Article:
Sunday 25 March 2018

Rainbow Warrior's female captain, Hettie Geenen, gets on with it in Manila

Here are two articles from the Philippines about Hettie Geenen, arising from a Greenpeace press conference in Manila earlier this month.

Article 1, GMA NEWS ONLINE, 13 March, How she gets it done: Hettie Geenen, the female captain of the Rainbow Warrior ship,


'“It’s just a job, like everybody has a job,” Hettie Geenen brushes off the distinction that comes with her job. She is the female captain of recent Manila visitor, Rainbow Warrior, the only female captain of the environmentalist group in fact — “but not the first,” she quickly contends.
“I’ve been sailing since I was younger, most of the time with men too, so for me, this is very normal,” the sailor says.“But I respect people who are not used to this. Like me, in the beginning, when I saw female bus drivers. I had to look twice. You don’t judge, you just look twice.”
The lady sailor gave us an idea how she got into this profession, the kind of life the job entails, and the joy it brings.


"In the Philippines, when we had authorities visit the ship, they asked where the captain was. I said, ‘sorry I’m the captain.’ And I find they don’t really treat me differently. When I treat them with respect, they treat me with respect.
"It’s very important to follow your heart, and to not let what you want be stopped by anybody. Maybe you think there are a lot of barriers, but there are none. I really don’t like to be in the picture, but if I can be an example to someone younger, who wants to do something different, she can see that I did it.
"I never wanted to become a captain. I like to be practical and busy. I like to work a little bit more in the background, and as a captain, you’re in the spotlight. But after a while, you realize you have to step up. I’ve been a skipper on a lot of vessels for 12 years, so I thought, let’s do it! I have been chief mate for almost 15 years.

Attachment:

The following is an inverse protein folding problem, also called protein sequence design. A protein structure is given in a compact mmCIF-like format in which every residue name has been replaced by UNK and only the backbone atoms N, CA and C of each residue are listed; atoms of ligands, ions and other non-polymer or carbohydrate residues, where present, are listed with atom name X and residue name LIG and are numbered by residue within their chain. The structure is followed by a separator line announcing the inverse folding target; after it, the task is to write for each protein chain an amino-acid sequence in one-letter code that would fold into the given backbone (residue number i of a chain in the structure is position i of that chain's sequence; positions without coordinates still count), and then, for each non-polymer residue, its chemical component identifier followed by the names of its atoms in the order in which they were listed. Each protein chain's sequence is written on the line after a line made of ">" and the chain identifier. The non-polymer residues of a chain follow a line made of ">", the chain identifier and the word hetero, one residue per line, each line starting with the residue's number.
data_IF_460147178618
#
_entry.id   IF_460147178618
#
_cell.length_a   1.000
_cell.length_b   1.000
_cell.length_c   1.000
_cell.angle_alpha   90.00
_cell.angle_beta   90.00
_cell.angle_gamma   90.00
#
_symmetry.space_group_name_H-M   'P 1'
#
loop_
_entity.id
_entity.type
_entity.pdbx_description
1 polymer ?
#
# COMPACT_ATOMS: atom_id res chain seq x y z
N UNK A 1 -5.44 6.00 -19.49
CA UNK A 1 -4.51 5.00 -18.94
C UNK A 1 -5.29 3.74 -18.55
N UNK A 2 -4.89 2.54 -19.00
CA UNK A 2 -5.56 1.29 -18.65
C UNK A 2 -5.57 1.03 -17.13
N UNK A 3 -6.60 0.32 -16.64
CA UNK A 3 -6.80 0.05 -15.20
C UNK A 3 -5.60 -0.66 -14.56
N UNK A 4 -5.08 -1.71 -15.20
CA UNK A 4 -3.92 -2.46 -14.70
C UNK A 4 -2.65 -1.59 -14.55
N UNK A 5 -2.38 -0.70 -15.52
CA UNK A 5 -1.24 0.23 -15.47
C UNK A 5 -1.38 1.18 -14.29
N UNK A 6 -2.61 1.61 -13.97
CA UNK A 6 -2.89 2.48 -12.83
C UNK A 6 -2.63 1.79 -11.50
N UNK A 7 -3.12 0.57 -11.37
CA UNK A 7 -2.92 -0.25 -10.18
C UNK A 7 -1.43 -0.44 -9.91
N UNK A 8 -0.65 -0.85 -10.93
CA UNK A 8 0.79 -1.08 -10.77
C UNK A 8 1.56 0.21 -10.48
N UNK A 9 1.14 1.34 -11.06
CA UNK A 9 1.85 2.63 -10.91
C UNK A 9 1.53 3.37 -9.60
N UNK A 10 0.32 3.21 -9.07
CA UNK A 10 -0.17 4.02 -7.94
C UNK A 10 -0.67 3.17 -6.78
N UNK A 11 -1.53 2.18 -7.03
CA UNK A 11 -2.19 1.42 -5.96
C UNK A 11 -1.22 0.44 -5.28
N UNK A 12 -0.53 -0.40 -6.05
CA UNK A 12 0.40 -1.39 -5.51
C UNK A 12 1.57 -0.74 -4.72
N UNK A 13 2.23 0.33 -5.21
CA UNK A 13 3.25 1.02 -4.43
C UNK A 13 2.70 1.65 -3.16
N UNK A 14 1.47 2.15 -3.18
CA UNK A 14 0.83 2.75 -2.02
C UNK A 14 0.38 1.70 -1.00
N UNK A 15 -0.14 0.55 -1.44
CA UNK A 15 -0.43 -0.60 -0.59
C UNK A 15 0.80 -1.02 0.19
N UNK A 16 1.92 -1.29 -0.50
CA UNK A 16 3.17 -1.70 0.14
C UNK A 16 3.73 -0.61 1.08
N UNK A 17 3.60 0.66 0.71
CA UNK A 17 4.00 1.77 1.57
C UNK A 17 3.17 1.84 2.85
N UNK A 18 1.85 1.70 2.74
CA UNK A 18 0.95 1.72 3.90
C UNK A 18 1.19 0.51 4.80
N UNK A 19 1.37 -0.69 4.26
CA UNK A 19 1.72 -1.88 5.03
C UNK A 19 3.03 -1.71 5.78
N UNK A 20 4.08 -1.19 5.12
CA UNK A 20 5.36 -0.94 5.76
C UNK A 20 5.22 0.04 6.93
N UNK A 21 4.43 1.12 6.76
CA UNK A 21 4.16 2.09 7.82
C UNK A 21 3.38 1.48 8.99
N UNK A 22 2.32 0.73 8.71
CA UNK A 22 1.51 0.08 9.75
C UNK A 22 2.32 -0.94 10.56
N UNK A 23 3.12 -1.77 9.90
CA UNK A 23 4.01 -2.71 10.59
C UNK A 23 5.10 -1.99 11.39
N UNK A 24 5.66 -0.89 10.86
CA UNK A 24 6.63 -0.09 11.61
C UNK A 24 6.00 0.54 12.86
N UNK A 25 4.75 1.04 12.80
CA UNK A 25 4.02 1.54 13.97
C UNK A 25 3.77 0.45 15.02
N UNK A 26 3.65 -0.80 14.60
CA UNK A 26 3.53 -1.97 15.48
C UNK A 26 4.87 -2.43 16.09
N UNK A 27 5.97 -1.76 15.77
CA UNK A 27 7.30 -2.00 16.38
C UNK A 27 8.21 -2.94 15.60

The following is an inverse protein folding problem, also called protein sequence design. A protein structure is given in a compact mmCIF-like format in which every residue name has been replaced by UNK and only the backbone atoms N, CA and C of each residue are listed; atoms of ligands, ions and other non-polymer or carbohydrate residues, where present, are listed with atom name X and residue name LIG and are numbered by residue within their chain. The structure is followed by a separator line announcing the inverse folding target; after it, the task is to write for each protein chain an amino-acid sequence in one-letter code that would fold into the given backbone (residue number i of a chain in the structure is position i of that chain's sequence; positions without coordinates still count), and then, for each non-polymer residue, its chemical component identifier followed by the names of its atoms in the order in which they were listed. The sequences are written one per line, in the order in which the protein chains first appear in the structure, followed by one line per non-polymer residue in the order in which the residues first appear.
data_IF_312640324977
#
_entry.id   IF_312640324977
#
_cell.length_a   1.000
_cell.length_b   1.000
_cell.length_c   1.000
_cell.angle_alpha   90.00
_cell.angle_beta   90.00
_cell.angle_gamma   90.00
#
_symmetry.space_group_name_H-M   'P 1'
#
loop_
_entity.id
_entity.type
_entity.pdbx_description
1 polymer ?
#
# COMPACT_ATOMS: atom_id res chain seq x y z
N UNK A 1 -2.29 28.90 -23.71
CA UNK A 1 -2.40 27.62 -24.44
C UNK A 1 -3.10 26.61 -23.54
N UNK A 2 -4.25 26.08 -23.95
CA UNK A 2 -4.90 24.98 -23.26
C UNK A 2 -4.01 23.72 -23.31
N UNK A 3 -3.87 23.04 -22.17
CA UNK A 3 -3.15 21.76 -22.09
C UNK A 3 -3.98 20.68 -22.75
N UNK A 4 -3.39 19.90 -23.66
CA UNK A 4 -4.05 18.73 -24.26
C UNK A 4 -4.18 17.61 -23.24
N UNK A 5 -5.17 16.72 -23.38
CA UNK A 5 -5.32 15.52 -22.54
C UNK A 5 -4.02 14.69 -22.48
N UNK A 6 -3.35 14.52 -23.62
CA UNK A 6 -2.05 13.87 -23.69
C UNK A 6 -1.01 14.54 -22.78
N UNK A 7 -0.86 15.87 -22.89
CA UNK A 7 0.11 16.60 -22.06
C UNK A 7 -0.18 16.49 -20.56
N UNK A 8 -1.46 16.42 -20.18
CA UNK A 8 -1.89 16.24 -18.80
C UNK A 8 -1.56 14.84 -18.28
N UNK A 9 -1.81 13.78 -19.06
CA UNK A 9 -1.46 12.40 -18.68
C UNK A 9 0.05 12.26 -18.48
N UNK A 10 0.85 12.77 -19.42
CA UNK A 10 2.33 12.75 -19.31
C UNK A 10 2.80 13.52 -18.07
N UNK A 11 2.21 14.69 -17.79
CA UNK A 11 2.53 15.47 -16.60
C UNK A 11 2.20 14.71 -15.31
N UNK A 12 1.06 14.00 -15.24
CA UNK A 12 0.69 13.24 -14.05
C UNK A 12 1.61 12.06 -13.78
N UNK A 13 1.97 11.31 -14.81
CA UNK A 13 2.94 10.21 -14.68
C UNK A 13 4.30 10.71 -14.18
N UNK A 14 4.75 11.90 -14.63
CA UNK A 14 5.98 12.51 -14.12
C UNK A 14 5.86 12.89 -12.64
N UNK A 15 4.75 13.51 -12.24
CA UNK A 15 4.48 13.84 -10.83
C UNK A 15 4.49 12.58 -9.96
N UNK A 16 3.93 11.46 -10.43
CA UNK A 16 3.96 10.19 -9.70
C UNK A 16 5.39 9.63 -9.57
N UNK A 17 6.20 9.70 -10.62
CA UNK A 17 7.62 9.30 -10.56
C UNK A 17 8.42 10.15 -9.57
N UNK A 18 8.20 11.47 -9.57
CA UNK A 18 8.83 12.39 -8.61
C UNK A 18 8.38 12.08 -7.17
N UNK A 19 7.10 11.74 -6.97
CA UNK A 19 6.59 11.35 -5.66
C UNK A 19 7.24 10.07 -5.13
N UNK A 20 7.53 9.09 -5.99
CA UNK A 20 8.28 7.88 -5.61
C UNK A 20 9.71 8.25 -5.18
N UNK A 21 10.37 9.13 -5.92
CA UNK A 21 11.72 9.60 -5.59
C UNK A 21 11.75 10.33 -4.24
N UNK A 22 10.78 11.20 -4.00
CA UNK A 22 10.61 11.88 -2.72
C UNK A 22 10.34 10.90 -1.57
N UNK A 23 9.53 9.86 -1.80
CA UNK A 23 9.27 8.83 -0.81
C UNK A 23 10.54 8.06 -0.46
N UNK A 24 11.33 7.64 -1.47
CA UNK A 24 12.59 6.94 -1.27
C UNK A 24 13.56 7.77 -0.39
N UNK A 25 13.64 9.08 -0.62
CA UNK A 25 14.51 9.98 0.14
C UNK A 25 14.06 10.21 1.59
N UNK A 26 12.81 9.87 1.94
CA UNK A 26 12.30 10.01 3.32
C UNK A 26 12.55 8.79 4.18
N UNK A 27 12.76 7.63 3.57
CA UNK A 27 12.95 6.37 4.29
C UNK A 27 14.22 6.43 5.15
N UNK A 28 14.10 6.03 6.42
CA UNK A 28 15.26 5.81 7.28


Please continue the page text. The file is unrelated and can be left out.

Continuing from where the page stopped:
No one day is ever the same, but I have to say as captain, spending a lot of time behind the computer and preparing reports is not my favorite part of the job. The job of captain these days involve a lot of administration and communication. I spend a lot of time inside. But when my sailors need me, I’m there. Last night, I woke up four times to go to the bridge and check. I did a little maneuver with the sailors. It can get very busy.


"I’m not married but I have a partner for many years. He is a seafarer as well, which makes it a little bit easier. When I’m home, sometimes he’s still at sea, but we both understand each other’s lives. We know each other from Greenpeace. We don’t have children. I would’ve loved to have children, but sometimes, it doesn’t happen. I always say that on board, this is my family.
It was his birthday yesterday and I wasn’t home. Especially when you don’t have children, or family [it can be difficult] but you find another way. This is just how life is. We are three months at sea and at the end of three months, you really want to go home, and if they ask you to stay another week, it’s really hard.
But I wouldn’t have it another way. Sometimes, I think I want to stay home but no. I really think I have a great job. And the nice thing is with my partner, because we don’t see each other, when we finally do, it’s almost like starting again. It has positive sides for sure.

Article 2. PHILIPPINES DAILY INQUIRER. The captain of the Greenpeace ship is a woman

Jill Tan Radovan of Philippine Daily Inquirer wrote this story and took this photo, which appeared on 25 March 2018.

"Films and literature tell us one thing about ship captains: The captain is almost always a man. The captain in “Titanic” was a man. Jack Sparrow from “Pirates of the Caribbean” is male; Captain Hook, too, menacing with a mean mustache at that. Reality, however, can opt otherwise.